Section 16 roads built with hunting permit fees

No laws broken, truck traffic restricted

 

   Roads recently constructed in 16th Section tracts, and chains blocking those roads, were discussed by the Avoyelles School Board at its Executive Committee meeting Nov. 29 and its regular meeting Dec. 6. It will now be sent to a special committee to clarify a policy on whether to invoke an ATV-only restriction on 16th Section roads.
  Although there has been some Facebook activity expressing concerns and various conspiracy theories, board members were assured at the Executive Committee meeting that everything done on the Section 16 properties is legal and above board.
   Maintenance Supervisor Steve Marcotte explained that the dirt roads in question in the Garfish and Saline tracts cost about $16,000 and were paid for with proceeds from the sale of hunting permits. He said the next project paid out of permit funds will be a parking area in the Mussel Lake tract.
   Board President Darrell Wiley pointed out that the board had passed a resolution designating the permit fees to be used to upgrade roads and build parking areas in the 16th Sections. 
   Marcotte said he undertook the road projects on the strength of that approval and did not bring the individual projects to the board for specific approval. However, he said he can do that in the future if the board so wishes.
 
Improve public access
   The purpose is to improve the areas for public use and provide greater access to the property. That, in turn, will allow the board to create more camp sites that can be leased, thus increasing the revenue to be used for capital improvements at the schools. There are currently seven camps at Saline, eight at Garfish and four at Mussel Lake.
   Marcotte said much of the work was done in-house by APSB employees. He said a trackhoe, truck and grader were rented and operators were hired for the projects.
   “We created a road bed that wasn’t there before,” Marcotte said. “We put down some limestone. Eventually, doing a little each year, we will have a limestone road that will hold up to truck traffic.”
   Marcotte said chains or gates have been put up on the roads to prevent trucks from traveling on them when they are wet. Camp lessees have keys that enable them to access their camps.
   Marcotte said the area is supposed to be accessible by ATV only at this time because of the type of road there.
   It was pointed out that camp owners often have to bring in supplies by truck. Many also bring their ATV in the truck to use while they are at the camp.
Marcotte said many camp owners park their truck at the camp and use the ATV to go to their hunting sites.
   However, there are others who use the wooded areas for mud racing and tear up the roads -- as well as disturbing campers and the wildlife.
   The intent of the chains and gates is not to prohibit the public from using the public lands, but to protect the roads.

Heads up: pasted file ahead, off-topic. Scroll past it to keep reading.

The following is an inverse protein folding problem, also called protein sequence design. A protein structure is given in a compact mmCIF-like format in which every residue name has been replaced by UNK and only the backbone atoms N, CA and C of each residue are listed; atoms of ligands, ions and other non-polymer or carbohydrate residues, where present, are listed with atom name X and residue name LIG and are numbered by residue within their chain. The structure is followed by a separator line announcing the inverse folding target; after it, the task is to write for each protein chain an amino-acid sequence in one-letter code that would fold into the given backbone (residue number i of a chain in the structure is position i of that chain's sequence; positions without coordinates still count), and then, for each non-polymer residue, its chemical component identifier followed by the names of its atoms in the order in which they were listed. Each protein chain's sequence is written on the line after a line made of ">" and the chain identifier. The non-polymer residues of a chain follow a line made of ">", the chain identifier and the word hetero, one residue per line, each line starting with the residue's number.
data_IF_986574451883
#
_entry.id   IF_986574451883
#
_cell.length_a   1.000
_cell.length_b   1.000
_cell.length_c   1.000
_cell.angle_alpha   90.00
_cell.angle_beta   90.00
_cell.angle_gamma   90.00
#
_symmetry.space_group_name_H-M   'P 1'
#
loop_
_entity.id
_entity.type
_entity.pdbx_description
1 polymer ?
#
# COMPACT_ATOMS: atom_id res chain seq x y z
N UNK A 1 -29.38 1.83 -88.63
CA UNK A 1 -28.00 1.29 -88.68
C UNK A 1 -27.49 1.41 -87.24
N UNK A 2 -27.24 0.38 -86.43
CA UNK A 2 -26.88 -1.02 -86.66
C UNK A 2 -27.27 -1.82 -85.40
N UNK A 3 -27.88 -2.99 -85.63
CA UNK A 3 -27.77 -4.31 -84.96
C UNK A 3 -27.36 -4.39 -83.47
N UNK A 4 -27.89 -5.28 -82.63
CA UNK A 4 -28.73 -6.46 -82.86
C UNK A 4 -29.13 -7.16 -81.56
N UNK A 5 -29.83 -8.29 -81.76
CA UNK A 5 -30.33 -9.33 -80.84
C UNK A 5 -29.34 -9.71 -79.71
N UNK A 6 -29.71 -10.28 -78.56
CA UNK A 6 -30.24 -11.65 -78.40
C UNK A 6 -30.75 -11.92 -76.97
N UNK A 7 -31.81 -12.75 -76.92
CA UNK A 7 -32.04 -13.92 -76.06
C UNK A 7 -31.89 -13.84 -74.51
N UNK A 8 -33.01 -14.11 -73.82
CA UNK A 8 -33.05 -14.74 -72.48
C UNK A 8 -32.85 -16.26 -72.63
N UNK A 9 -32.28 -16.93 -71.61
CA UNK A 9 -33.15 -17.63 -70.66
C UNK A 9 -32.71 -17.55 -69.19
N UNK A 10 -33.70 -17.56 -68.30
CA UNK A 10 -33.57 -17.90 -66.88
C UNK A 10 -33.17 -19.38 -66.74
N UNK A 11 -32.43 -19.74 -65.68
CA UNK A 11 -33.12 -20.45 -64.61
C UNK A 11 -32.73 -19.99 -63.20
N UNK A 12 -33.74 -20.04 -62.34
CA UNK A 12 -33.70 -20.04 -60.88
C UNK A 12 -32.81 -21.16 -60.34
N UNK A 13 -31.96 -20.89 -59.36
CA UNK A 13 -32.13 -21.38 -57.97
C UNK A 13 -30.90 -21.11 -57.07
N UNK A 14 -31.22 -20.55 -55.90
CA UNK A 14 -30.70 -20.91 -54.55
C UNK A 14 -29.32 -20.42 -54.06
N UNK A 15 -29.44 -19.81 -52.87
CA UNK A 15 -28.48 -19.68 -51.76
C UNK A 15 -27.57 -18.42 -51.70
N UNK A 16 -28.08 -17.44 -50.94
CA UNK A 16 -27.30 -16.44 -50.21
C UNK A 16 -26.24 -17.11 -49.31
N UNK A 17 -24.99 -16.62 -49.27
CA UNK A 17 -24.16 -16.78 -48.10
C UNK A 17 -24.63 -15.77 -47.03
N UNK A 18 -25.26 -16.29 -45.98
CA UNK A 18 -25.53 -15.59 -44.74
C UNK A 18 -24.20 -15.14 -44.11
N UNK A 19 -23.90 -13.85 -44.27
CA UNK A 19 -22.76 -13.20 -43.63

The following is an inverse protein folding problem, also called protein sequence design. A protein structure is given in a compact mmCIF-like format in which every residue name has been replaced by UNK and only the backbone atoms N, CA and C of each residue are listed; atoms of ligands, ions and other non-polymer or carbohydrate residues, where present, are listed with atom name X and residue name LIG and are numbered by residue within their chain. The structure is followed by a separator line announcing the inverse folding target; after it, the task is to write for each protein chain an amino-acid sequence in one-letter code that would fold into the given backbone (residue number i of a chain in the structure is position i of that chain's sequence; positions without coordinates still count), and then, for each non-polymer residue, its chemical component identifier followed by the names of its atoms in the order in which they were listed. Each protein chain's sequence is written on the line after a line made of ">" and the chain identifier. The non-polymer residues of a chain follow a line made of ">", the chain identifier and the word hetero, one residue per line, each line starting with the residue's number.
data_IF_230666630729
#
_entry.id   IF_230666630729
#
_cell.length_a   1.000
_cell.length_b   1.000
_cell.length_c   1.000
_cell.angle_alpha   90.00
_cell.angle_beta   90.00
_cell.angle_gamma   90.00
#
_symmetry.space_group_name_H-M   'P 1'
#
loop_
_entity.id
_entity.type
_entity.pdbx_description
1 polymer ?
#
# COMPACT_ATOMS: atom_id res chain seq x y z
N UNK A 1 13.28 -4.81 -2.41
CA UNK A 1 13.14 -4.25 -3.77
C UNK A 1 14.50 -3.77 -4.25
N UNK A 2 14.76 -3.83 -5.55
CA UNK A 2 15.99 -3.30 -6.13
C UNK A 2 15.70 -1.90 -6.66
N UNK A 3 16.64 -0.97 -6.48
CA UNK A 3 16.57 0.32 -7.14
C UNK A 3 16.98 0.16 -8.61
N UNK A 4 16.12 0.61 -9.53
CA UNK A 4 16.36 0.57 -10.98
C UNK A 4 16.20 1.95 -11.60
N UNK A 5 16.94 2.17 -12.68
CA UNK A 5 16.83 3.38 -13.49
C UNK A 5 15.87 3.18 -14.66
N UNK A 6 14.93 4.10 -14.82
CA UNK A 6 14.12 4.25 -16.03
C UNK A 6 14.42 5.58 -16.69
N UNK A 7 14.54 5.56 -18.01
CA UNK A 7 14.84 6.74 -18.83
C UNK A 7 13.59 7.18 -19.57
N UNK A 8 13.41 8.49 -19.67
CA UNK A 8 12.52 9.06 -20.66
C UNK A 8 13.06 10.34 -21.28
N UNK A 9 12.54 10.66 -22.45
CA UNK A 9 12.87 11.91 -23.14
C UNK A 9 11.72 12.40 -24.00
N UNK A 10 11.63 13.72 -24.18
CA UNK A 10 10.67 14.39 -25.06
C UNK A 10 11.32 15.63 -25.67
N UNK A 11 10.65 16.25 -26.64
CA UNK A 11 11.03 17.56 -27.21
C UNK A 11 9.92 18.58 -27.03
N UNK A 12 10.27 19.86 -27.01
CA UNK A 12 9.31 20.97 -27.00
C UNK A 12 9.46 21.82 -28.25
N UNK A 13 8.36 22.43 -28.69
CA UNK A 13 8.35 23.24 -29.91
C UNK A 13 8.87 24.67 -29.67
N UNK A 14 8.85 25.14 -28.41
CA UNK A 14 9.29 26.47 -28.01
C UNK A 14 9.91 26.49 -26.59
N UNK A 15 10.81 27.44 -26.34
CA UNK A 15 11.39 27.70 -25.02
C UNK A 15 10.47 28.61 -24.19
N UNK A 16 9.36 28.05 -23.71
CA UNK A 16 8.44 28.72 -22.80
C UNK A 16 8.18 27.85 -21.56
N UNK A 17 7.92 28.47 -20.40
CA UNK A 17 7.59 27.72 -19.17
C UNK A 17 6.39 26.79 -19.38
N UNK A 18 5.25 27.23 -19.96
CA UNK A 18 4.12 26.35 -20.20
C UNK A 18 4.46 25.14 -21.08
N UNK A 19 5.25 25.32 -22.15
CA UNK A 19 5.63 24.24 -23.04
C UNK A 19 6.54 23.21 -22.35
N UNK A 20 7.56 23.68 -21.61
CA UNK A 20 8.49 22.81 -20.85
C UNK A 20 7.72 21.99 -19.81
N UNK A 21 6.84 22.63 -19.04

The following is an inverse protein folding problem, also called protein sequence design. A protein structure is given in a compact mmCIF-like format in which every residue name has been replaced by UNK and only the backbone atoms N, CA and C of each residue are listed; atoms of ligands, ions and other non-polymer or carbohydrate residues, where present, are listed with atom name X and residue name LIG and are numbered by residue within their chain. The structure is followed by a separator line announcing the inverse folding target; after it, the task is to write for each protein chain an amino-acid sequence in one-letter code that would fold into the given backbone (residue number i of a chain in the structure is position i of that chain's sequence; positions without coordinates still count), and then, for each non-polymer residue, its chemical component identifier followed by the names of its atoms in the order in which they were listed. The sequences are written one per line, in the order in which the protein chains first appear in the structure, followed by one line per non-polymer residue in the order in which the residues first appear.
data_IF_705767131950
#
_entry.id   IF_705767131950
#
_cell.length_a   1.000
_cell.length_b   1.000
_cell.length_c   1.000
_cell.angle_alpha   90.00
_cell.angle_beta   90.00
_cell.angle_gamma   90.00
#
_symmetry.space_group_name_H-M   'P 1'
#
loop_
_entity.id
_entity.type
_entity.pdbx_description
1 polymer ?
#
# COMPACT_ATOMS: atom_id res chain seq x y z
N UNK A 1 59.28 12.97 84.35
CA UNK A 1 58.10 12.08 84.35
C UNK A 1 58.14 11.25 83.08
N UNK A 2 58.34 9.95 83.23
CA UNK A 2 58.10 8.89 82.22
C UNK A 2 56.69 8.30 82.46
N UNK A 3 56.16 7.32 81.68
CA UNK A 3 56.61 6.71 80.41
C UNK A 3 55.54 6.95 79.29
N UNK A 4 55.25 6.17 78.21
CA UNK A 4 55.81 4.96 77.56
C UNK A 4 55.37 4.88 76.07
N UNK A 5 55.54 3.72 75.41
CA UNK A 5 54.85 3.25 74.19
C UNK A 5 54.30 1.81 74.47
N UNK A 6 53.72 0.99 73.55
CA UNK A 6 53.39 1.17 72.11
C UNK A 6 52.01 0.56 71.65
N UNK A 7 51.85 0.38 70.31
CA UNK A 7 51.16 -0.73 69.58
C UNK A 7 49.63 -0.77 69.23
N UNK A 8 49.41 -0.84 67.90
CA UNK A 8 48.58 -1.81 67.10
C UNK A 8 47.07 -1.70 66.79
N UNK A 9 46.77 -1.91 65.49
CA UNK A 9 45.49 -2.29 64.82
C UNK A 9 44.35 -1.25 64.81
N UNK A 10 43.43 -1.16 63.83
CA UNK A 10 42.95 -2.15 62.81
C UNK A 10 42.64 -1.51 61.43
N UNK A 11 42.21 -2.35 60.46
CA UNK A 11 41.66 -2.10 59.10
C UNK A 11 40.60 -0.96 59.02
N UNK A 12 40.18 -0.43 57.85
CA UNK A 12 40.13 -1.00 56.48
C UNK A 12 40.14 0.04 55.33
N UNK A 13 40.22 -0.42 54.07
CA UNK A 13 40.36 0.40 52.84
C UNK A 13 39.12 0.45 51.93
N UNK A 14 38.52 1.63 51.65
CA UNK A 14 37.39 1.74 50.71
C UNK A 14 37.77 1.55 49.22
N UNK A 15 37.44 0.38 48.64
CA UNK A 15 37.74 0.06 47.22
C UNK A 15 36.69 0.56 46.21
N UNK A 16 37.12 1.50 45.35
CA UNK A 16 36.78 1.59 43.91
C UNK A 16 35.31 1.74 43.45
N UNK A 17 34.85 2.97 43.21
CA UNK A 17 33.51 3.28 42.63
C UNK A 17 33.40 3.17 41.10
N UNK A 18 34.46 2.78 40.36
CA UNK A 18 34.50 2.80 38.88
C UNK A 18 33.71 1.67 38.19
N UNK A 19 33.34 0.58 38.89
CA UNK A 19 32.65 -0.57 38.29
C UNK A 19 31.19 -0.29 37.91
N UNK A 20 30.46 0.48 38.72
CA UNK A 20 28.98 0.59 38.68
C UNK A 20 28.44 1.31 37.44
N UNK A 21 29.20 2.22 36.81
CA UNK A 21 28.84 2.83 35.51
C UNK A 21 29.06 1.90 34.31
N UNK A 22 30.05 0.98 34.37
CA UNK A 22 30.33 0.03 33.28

Board members were told that the gates were not put up to create “private roads” for certain camp owners.
  One of those camp owners, Marksville Mayor John Lemoine said the idea of having gates on the road “did not come from the camp owners, but from Steve (Marcotte), to keep the roads from being torn up.
   District Attorney Charles Riddle said he has received several calls from people expressing concerns about the access roads. 
  Most, he noted, don’t disagree with the idea of restricting truck traffic on the 16th Section roads.  He said he personally is glad there are locked gates/chains on roads and believes the board is justified in limiting access to ATVs.
  “People tell me they question why anyone can use a truck.,” Riddle said. “People say   money from the sale of permits is used to improve the roads, but the only ones not able to use the road is the permit holder.”
 
Permit sales  Decline
    Marcotte said the School Board sold 99 hunting permits at $200 each last year. This year, the board has sold only 49. 
The reason for the decline is placed on a widespread public belief that the game wardens will not enforce the parish ordinance requiring hunters purchase a permit to hunt on 16th Section land.
   Riddle said LDWF agents have said they will not give tickets as a primary offense. However, if a non-permitted hunter is found in violation of other game laws, the agent will also charge him with failing to possess a valid 16th Section hunting permit.
  Lemoine said the public should realize the $200 hunting permit “is the best deal in the parish.” Riddle also told board members that, contrary to posted comments, there were no bid law violations in connection with building the roads.
   “This type of work does not require bids,” Riddle said.
   At the Dec. 6 meeting,  board member Chris LaCour said the board has two options on traffic restrictions. He said the board can  allow camp owners to drive a vehicle to their camp site and restrict access to ATVs for hunting permit holders. The second option is to allow everyone to drive a vehicle on the roads unless bad weather forces the road to be closed to to such vehicles.
   “I want to provide a solution to this issue so we can move on to educational issues,” LaCour said.
  Assistant District Attorney Anthony Salario said the current guidelines concerning the use of 16th section property was “not very well-written.” He said the policy needs to be rewritten to be clearer.
  Wiley said the policy was approved by the District Attorney’s Office. Salario noted there is nothing wrong with the  policy itself, but it could be better written.
   “We know it's public land, but it can be regulated,” Wiley said. “State land is public, but it is still regulated by Wildlife and Fisheries.”
   The board unanimously referred the issue to a special committee to clarify the policy.

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